In my experience the built-in Controls work well for only the most straight forward usages, and even then you'll find awkward holes in their functionality.
A lot of what you're wanting does exist in the CPP implementation, but isn't exposed.
It often ends up being best to go the route of writing your own. If you use Area2Ds and need to have legitimate overlapping of controls, you'll want to keep and list and implement a priority (height) check of your own. This isn't implemented in the engine currently.
To go down the path of repurposing the built-in Controls... it tends to venture into hacking territory. I have an example below, that responds to holding a click while hovering over a Button.
It only gets your part the way there. You'd have to ignore the pressed signal and implement your own pressed signal based around internal flags and such.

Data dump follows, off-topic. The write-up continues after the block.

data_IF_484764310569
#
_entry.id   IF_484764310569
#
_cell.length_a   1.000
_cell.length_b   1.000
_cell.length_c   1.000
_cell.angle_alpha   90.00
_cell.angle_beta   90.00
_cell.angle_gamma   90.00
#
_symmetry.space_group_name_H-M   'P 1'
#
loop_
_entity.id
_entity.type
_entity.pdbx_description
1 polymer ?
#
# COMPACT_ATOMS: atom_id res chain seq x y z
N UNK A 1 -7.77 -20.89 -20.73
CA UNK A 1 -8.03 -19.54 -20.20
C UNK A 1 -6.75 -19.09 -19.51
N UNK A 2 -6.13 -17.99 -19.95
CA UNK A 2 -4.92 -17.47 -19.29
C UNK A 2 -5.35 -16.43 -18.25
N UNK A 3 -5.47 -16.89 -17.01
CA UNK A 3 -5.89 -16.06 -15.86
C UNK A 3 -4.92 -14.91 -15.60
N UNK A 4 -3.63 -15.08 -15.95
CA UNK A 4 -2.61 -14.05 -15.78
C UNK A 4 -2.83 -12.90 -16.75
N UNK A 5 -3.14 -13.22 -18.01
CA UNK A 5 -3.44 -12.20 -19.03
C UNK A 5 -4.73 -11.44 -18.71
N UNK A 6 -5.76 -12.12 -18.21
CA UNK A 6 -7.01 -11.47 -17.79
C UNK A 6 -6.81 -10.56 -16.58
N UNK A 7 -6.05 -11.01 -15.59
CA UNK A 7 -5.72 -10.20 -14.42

This code exploits calling into the virtual function to call into some of the desired internal functions. There are side effects, so a lot of the other functionality will likely misbehave or stop working. You'd have to work around that too.
That said, it may be more work, but writing your own widgets over something like the code below is probably the better bet.
func _ready() -> void:
connect("mouse_entered", self, "check_press")
connect("mouse_exited", self, "clear_press")
func clear_press() -> void:
func check_press() -> void:
func _physics_process(delta: float) -> void:
if(pressed and not Input.is_mouse_button_pressed(BUTTON_LEFT)):
func set_faux_press(p_state : bool) -> void:
var e = InputEventMouseButton.new()
e.button_index = BUTTON_LEFT
e.pressed = p_state
func _gui_input(e) -> void:
._gui_input(e) # Hacky, be careful here.